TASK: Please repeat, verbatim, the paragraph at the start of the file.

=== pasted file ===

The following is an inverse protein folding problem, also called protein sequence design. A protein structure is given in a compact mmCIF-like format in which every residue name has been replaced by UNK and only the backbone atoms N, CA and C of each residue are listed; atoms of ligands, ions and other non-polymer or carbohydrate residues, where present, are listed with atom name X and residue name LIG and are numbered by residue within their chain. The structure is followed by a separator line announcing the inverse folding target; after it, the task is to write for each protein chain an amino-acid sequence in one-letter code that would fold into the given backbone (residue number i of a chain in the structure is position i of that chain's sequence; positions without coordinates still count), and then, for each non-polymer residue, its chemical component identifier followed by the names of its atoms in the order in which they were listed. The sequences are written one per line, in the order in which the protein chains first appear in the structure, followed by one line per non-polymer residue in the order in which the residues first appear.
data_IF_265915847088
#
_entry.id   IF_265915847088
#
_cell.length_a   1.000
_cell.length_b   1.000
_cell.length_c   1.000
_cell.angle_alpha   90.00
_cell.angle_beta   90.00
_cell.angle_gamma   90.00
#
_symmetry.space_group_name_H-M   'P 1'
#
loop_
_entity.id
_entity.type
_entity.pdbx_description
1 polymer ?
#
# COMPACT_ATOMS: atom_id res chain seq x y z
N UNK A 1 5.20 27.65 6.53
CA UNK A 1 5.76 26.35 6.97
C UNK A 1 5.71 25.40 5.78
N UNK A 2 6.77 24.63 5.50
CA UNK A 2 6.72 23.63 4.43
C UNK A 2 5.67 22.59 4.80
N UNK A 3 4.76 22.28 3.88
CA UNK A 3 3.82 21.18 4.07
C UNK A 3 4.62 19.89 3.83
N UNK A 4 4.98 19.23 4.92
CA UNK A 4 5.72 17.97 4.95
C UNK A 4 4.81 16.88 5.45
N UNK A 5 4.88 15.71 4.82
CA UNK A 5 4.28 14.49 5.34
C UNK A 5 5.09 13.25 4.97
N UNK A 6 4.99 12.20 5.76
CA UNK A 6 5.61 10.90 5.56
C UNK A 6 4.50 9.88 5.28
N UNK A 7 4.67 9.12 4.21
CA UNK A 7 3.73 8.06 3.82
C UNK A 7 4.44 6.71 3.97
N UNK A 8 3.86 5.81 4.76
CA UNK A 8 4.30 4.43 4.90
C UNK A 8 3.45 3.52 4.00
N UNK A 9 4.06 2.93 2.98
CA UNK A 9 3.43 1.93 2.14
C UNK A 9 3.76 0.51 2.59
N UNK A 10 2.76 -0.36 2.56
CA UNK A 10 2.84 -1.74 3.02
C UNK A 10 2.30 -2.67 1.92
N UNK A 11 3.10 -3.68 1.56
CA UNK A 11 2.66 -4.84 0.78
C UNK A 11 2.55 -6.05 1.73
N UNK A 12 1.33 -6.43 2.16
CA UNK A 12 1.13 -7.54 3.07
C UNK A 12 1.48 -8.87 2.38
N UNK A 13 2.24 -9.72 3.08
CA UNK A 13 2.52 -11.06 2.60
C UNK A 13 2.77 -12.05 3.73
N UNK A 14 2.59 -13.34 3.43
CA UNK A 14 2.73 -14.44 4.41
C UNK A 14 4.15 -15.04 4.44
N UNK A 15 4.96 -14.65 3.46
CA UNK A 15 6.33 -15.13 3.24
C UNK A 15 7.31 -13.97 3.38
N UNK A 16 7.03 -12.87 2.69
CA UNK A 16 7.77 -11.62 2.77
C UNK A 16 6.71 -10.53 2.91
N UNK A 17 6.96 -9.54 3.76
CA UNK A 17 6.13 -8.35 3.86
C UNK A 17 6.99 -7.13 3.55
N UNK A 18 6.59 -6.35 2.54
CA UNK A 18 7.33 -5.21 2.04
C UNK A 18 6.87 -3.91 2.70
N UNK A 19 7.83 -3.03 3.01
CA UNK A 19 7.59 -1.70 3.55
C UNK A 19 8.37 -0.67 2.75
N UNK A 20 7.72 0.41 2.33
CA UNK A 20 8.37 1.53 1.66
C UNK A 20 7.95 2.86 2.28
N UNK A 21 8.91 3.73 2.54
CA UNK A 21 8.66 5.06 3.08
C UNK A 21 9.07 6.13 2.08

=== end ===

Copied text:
The following is an inverse protein folding problem, also called protein sequence design. A protein structure is given in a compact mmCIF-like format in which every residue name has been replaced by UNK and only the backbone atoms N, CA and C of each residue are listed; atoms of ligands, ions and other non-polymer or carbohydrate residues, where present, are listed with atom name X and residue name LIG and are numbered by residue within their chain. The structure is followed by a separator line announcing the inverse folding target; after it, the task is to write for each protein chain an amino-acid sequence in one-letter code that would fold into the given backbone (residue number i of a chain in the structure is position i of that chain's sequence; positions without coordinates still count), and then, for each non-polymer residue, its chemical component identifier followed by the names of its atoms in the order in which they were listed. The sequences are written one per line, in the order in which the protein chains first appear in the structure, followed by one line per non-polymer residue in the order in which the residues first appear.